Over time, we become better at reading whether individuals want us to be consistent physically and intellectually or more in terms feelings and emotions. This allows us to develop a feeling or intellectual response to any situation. Since our experience has taught us not to mix these responses, others may consider us somewhat stilted in our expression. Many times, our behavior is read as being socially undeveloped or inept. Actually, separating these two frameworks is how we maintain a connection with others, even if it is not the way they would like or expect. We also use their misperceptions and allow them to underestimate us, so we can gather a better understanding of who they are and what they want. This is why we frequently surprise others with our insightfulness, the more they come to know us.

We may also find it hard to relax because we are simultaneously concerned with both our safety and long-term security. We can easily become overwhelmed when friends are fighting and we are unable to facilitate a resolution. As we can see both perspectives, it is easy to become entangled in their views about how we should be helping them. It is hard for us to maintain intellectual and emotional boundaries when people are arguing. We develop a sixth sense that tells us to leave a situation when fights are likely to occur. The difficulty we experience comes from absorbing the tension that leads to feeling more anxious, even when we are not directly involved. When conflicts occur and we cannot escape the immediate vicinity, we freeze, going into shutdown mode, hoping to make ourselves less involved. If there is no way to avoid the argument, we try to establish ground rules so neither party canhold our actions (as an independent third party) over us later. Unfortunately, everyone has a tipping point; when under severe stress, we may react in waysothers later regret. After calming down, we may find it challenging to know what to do or how to operate differently. Our desire for the approval of others and our fear of being misunderstood and unappreciated becomes a dilemma where no matter what we do, the future is problematic. The way out of this dilemma is to begin to see how all points of view are acceptable and we do not need to take sides in any way.

We prefer those who are less judgmental and/or more flexible in the perceptions of their truth. We enjoy others who do not need to hold any fixed way and do not seek us out because we will make them feel more stable and secure. This means we are able to build a sense of momentum when others are willing to be more adventurous and playful, which naturally expands our perceptions about possibilities. When we do not need to use our energy to contain reactions, we are more likely to express ourselves. The more we do not need to fix, support or be there for others, the more we can explore who we want to be. This begins the process of questioning authority, admiring strength and adoring openness. Instead of adapting to others, we begin to formulate a course of action that allows us to go deeper within ourselves. We will either seek Mastery, Mystery or both in our interactions. In this way, we become more conscious of our growth process and what works for us. This requires that we balance our need to prove how selfless we are by honoring that we need to be selfish to fully manifest who we are. Without a degree of selfishness, we cannot develop our contribution and be of service to others in any sustainable way.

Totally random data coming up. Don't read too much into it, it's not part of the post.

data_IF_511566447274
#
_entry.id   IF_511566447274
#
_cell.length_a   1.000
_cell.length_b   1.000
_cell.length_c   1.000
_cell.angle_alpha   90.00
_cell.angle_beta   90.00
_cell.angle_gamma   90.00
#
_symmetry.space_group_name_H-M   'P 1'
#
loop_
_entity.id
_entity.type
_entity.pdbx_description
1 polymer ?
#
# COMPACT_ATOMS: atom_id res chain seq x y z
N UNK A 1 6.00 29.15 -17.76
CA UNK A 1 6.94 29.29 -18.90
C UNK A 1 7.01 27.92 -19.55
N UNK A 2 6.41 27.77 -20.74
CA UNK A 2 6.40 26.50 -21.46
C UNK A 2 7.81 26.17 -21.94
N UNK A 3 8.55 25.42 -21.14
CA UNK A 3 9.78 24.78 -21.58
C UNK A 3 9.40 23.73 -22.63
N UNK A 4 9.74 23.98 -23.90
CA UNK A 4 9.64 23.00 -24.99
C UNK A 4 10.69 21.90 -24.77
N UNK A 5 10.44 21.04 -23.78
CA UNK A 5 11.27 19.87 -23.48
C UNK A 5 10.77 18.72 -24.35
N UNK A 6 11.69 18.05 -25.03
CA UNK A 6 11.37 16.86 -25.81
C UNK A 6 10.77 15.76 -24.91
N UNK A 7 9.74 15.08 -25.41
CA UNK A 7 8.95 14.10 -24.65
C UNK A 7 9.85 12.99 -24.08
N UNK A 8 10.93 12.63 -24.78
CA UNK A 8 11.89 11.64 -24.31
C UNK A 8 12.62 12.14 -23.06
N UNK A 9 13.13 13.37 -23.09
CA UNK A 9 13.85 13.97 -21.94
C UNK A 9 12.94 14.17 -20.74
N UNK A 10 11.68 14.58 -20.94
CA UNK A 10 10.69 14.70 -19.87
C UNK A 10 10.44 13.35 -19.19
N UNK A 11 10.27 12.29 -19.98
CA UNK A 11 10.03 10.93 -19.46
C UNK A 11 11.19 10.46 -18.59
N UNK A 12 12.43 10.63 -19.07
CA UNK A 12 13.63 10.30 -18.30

Occasionally, we get carried away and over commit ourselves, which makes it awkward to reestablish what works in a way that does not cause us to lose face. The challenge is to see that we are stronger than the misperceptions of others. The less we feel compelled to explain ourselves or attempt to put a different face on the situation, the more autonomy we experience. It is key to see that others’ perceptions are inherently their own business and that it is up to them to come to their own conclusions. Any friend or acquaintance who would indiscriminately accept a superficial reinterpretation of what had occurred would not likely be the best friend or supporter. Their lack of personal autonomy would eventually make us question their ability to reflect and honor our experience. Since what we wish to avoid most is abandonment and the risk of rejection, it may be fortuitous that we experience these so that we can see the upside of getting over our fears of being different. It is effective to recognize those individuals with whom we can deepen and release those individuals who cannot engage us in real ways. Fears of rejection and abandonment primarily keep us from growing and honoring the Truth of our creative nature. The paradox of this process is that we need to be able to abandon and/or reject the parts where we have compromised, in order to guarantee our survival.